The delay was due to a problem with the ship’s engines.

due to/owing to + THE FACT THAT + subject + verb

The men did most of the work in the fields. This was partly due to the fact that the men were stronger.


While / whereas / by contrast

However:  However is usually used in the middle of a sentence, separated from the rest of the sentence by

commas: Jack and his family managed to escape before the soldiers arrived. Other families in the village,

however, were less lucky. Or it comes at the beginning of a sentence: He began his academic career as a

mathematician. However, his main achievements were in the field of nuclear physics.

Nevertheless: Nevertheless is usually used at the beginning of a sentence, or at the end.

in spite of/despite + NOUN   

Despite his lack of formal education, he became one of the world’s leading mathematicians.

in spite of/despite + verb + ING  

This was a dinosaur that weighed only 10 tons, in spite of being some 28 metres long.

in spite of/despite + THE FACT THAT + subject + verb

Many people are worried that cellphones may be dangerous to health, despite the fact that most of the

research suggests that there is little risk.

Posted in Recommended Websites

Great site for teaching resources



Here is a link to some great resources from our friends at

Here you can find everything from class resources to job opportunities:

Whereas this section of the site is a particular favourite of mine as it contains loads of great lesson plans based around short video clips:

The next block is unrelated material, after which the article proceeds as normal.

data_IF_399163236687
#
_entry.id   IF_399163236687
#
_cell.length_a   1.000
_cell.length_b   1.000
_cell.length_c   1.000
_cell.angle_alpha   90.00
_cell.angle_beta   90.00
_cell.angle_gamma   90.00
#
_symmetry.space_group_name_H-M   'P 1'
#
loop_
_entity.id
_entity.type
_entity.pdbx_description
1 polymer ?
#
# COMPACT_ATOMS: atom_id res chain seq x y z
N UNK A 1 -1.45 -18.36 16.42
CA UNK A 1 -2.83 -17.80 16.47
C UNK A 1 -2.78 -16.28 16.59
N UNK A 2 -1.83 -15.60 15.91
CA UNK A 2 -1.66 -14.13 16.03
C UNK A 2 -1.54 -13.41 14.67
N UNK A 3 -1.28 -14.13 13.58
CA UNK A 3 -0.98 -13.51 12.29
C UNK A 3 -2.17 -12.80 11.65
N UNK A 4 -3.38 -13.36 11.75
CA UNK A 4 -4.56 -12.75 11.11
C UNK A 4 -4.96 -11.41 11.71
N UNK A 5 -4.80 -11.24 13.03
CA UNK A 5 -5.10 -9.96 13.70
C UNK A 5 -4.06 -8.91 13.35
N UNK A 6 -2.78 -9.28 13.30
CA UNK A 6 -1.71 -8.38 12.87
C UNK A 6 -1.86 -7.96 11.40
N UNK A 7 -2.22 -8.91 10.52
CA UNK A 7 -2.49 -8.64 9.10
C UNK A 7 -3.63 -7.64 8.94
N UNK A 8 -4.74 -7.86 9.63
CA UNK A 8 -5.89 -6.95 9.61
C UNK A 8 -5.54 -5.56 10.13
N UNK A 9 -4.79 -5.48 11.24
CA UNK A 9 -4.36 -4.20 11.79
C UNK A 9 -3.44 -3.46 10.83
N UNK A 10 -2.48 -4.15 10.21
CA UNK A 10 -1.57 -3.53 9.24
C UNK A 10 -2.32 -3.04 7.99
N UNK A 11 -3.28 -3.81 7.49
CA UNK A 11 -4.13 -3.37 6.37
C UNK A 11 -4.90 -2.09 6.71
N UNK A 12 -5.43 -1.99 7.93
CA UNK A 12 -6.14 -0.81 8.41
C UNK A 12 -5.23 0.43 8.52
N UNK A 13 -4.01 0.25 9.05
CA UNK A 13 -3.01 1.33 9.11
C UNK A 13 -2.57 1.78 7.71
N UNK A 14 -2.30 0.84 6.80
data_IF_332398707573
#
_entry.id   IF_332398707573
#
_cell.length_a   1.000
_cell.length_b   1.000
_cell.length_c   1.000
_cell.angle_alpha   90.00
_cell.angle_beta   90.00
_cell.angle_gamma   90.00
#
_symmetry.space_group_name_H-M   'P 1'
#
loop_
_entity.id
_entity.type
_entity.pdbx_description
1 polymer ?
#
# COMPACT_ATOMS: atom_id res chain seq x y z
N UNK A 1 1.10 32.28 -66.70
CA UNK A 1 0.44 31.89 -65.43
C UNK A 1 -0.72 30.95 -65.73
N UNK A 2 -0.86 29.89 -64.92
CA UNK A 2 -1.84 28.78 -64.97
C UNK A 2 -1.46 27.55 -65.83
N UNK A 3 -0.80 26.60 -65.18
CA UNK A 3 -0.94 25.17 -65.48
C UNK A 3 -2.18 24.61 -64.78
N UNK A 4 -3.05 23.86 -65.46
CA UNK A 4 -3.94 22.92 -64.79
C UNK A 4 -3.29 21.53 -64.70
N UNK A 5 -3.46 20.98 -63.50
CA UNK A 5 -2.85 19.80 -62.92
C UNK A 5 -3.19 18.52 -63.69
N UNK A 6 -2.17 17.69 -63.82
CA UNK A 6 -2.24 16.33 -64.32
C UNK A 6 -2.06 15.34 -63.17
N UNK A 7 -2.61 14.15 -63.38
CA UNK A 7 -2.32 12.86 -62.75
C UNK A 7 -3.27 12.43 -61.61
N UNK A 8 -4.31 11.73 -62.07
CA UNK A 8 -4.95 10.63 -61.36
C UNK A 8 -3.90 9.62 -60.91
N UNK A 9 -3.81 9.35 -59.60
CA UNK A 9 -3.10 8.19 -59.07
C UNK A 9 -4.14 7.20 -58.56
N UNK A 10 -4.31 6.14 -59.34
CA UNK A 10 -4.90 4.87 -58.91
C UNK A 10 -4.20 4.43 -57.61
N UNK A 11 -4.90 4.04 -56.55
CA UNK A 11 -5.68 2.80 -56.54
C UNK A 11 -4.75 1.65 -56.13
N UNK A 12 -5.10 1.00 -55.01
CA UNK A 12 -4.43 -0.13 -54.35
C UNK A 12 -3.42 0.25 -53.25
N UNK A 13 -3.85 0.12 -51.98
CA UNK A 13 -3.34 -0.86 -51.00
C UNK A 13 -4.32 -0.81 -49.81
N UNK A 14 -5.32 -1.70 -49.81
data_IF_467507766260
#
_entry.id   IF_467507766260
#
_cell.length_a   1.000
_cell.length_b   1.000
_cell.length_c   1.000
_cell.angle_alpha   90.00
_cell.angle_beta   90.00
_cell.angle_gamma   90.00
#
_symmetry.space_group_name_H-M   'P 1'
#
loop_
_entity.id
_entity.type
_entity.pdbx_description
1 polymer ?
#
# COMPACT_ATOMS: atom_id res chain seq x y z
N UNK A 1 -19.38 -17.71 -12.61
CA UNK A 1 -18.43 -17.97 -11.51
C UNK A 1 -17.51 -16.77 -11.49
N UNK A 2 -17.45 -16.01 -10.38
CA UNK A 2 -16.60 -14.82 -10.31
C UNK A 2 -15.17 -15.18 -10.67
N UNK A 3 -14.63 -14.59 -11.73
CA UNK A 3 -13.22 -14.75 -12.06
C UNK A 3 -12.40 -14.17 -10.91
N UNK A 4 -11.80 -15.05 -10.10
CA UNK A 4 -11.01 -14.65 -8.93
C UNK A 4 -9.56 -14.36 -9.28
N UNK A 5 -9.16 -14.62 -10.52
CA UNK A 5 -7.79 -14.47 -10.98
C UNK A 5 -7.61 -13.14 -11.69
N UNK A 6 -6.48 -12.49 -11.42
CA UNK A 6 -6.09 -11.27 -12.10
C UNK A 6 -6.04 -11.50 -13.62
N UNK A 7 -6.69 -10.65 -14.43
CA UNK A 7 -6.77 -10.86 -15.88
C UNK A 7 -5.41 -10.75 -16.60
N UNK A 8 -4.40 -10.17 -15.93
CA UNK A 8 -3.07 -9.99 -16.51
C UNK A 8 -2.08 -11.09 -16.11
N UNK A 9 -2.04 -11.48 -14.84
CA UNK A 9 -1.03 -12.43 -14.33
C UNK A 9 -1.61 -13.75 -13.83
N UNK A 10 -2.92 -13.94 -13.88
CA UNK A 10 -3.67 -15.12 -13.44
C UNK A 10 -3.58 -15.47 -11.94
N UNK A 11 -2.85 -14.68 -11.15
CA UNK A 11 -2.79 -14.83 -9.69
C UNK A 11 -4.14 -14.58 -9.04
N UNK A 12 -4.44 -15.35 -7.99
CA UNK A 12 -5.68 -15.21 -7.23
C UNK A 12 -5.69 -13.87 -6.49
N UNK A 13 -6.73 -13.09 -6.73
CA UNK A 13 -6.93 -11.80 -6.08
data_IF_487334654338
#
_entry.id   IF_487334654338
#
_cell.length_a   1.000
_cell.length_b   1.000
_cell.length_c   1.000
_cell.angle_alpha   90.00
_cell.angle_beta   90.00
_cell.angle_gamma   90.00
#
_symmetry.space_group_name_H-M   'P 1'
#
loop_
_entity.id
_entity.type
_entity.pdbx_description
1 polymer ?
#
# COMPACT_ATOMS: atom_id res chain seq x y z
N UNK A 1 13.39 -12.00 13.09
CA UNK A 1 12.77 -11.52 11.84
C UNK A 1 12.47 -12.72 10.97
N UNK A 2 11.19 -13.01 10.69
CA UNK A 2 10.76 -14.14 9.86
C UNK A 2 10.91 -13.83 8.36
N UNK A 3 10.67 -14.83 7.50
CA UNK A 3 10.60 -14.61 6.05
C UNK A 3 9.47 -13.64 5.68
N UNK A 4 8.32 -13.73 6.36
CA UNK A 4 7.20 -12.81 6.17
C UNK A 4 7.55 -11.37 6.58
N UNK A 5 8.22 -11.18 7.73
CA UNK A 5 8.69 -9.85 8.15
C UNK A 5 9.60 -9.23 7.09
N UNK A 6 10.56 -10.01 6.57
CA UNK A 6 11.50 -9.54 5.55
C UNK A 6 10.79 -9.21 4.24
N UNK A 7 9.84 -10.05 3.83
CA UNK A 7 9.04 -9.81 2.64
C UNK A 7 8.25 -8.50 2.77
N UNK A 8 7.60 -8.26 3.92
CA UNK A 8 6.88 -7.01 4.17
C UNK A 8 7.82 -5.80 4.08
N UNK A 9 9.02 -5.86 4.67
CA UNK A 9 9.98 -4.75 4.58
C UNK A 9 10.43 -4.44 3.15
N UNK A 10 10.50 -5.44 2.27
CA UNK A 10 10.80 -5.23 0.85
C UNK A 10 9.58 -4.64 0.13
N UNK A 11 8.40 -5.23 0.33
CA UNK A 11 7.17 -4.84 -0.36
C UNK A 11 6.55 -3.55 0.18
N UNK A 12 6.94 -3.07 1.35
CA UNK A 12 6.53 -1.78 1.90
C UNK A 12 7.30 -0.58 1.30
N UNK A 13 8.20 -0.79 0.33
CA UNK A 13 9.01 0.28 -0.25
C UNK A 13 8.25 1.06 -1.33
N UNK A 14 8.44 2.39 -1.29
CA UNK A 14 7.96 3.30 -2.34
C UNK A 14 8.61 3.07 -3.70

Hope you like it!

Posted in Conversation Classes, Listening Classes

Speaking on the phone in English



This is a fun lesson plan for A2+ students. It can be adapted for different levels.

Here are the handouts you will need:

Discussion questions:!431&authkey=!AAlHxxKilDRy890

Role cards:!430&authkey=!AMxbkbpkHybUhS8

Part 1 – discussion

Start by telling students to get there mobiles out. Encourage each student to talk about their phone. When they got it, what they use it for, if they like it or not.

You can either go through the following conversation questions as a class or split the class into groups of 2 or 3.


What phone have you got?

How many different things can your phone do?

Do you know how to use all of the functions on your phone?

How often do you speak on the phone?

When do you switch off your phone?

When do you think phones should be switched off?

What annoys you about mobile phones?

What are the advantages and disadvantages of mobiles?

At what age should a child have a mobile?

What effect do you think they have had on society?

Have you ever spoken in English on the phone? Where? Why? How was it?


Have students report back their opinions and ideas to the class. Focus especially on the last question. Encourage students to share their experiences of speaking English on the phone.


Part 2 – phone role plays

Put students in pairs and tell them to swap phone numbers with their partners in English.

Assign letters A/B to to the students.

Tell all As to imagine that they have just arrived in the UK, they have moved to the country to live in and work. They are looking for a flat / house. They have seen an advert on the internet for accommodation, they are going to call the landlord / lady to ask for information.

Tell all Bs that they are landlords/ladies, they are expecting calls from potential tenants. Give all Bs one of the role cards from the handout.

Tell A’s that they will need a pen and paper. They have to call B and take down the following information:

  • Landlord / lady’s personal details – Full name, address, telephone number and email address. Correct spelling!
  • Information about the house they are letting.
  • The price of the rent and whether or not it includes bills.
  • Any rules that the house has.

On the board go over the following:

  • How to read phone numbers (o not zero, 77=double 7 etc.)
  • How to read email addresses (@-at, .-dot, _-underscore etc.)
  • Vocabulary – bills included, fully furnished, €300 a month, deposit, no pets allowed etc.
  • Polite phrases – could you repeat that please? Could you spell that please? Could you speak slower please? etc.